Monday, April 16, 2012

The Graduate

I found this musty copy of Charles Webb's The Graduate in the basement of my grandparents house, in a pile of old National Geographics and issues of Cosmo from 1974. Jackpot! With a hand-drawn silhouette of a woman's leg across the cover and commendations by the Chigago Tribune and the New York Times promising a "Brilliant...Sardonic, Ludicrously Funny" novel, I was so excited for a campy, sexy, comedy-of-errors to read on the plane back to Arizona.

I'm not exactly sure what passed for sexy or funny in 1963, but if this was it - we've come a long way, baby.

The Graduate is the story of a college-educated, son of a lawyer who returns home after four years of schooling to loll around his parents house, depressed, bored, and suffering an existential crisis. He's ornery, lazy, and entitled, but despite an ill conceived affair with the morality-challenged wife of his father's business partner, his cannot quite fight the strong inner drive to seek out the white bread path of least resistance that has been set before him from birth.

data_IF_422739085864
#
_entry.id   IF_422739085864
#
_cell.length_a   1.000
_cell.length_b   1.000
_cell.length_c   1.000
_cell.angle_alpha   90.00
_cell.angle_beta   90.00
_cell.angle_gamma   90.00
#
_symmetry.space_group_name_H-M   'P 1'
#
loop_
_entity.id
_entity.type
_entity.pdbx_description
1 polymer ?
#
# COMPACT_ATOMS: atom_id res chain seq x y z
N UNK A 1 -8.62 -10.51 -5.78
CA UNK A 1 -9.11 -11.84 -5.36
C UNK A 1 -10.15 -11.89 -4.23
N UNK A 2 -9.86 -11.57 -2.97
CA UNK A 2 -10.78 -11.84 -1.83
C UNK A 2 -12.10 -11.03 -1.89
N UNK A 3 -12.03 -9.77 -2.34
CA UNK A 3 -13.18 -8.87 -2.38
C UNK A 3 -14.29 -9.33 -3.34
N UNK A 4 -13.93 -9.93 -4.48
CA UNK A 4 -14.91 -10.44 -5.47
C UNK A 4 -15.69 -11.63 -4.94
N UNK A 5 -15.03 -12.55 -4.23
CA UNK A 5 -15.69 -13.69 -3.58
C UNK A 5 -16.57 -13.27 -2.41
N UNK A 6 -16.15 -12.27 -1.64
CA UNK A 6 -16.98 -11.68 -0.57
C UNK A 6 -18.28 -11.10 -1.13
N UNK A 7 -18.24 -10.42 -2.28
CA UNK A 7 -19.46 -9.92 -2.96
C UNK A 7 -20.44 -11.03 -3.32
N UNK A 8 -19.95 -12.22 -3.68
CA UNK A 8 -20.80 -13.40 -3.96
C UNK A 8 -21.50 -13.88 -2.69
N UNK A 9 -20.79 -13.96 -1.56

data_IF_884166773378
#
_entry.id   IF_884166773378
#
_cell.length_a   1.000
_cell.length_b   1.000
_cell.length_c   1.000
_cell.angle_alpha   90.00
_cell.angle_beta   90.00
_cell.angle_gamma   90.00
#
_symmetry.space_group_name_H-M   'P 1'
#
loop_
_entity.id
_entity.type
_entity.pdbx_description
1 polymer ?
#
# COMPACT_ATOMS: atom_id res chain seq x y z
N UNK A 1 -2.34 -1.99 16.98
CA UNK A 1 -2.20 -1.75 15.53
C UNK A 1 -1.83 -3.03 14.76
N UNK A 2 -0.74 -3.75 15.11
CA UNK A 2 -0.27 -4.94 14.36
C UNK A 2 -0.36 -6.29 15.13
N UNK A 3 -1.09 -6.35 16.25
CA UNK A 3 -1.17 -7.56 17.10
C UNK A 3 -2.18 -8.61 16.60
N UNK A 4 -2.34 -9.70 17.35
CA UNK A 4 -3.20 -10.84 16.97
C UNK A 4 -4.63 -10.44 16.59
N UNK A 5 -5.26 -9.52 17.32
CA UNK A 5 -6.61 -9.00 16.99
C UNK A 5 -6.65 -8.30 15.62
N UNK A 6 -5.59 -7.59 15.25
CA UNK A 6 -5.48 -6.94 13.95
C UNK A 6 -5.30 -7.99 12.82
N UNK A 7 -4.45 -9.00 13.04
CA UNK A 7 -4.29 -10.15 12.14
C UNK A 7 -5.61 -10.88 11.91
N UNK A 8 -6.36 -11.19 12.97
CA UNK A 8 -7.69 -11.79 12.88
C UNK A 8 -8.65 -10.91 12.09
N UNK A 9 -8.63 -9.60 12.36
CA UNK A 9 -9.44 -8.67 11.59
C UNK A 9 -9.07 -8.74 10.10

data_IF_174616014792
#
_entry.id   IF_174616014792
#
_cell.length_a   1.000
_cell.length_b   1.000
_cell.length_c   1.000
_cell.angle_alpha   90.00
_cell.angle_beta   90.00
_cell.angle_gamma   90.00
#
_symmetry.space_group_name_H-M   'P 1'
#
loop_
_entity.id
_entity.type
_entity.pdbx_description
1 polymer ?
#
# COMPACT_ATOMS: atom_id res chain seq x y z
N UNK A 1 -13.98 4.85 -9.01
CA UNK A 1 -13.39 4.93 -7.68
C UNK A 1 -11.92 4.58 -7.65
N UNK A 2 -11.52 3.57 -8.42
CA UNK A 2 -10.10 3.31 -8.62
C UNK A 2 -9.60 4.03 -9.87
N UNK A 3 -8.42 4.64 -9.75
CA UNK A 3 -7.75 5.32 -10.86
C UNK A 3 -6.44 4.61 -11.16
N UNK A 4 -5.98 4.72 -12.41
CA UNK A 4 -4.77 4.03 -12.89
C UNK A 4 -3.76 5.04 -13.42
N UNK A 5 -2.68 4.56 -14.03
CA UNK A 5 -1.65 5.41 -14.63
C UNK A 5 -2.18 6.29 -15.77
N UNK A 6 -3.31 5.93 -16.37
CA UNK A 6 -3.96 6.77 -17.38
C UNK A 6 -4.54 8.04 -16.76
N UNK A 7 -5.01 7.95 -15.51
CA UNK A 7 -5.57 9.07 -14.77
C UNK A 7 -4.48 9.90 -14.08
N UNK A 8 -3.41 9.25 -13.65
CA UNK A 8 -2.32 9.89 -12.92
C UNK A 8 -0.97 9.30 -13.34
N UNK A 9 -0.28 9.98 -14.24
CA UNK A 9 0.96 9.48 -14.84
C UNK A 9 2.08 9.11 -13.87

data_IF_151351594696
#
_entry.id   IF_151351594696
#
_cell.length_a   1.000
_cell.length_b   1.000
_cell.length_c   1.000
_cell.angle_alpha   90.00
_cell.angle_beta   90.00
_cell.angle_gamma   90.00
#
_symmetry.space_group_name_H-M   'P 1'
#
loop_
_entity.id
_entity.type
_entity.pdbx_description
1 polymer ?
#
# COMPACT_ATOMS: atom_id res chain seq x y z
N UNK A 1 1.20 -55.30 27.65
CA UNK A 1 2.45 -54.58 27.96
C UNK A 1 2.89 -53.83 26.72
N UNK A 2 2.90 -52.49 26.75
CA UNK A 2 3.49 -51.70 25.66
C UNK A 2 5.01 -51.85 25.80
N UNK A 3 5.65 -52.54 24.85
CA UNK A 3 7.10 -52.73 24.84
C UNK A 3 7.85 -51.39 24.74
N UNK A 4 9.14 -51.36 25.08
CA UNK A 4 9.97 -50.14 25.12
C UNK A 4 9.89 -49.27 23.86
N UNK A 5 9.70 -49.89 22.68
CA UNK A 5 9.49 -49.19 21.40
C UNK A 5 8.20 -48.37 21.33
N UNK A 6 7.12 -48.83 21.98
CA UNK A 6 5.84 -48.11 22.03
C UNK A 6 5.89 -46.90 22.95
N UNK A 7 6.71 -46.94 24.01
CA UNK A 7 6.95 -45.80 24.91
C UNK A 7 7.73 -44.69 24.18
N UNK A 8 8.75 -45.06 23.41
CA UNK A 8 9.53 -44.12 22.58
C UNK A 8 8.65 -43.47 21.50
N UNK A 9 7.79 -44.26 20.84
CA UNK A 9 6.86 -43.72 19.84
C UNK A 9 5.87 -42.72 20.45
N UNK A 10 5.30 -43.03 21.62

The lead-up to the start of the affair is titillating enough, but after a few dates, even that becomes routine and stale for our story's "hero." He then begins to date the woman's daughter - Elaine - courting her with completely brutish behavior, then drying her tears and winning her heart with a hamburger and this phrase: "I like you. I like you so much...You're the first thing for so long that I've actually liked. The first person I could actually stand to be with." (pages 84 - 85, 89)

What a charmer.

Elaine buys the whole bit without so much as a blink of an eye, her mother oh-so-casually accepts the end of her own affair with The Graduate, and our protagonist Ben? Well, upon almost blowing it again with Elaine, he becomes further unhinged and stalks her at college - during which he never forgets to read the daily newspaper or do his laundry. Crazy AND inane.

The humor I suppose, comes from the utter lack of character development and the ridiculousness of the whole situation. I never saw the film staring Dustin Hoffman and Anne Bancroft - I hope that scripting shed a little light on the story, and helped the laughs along.

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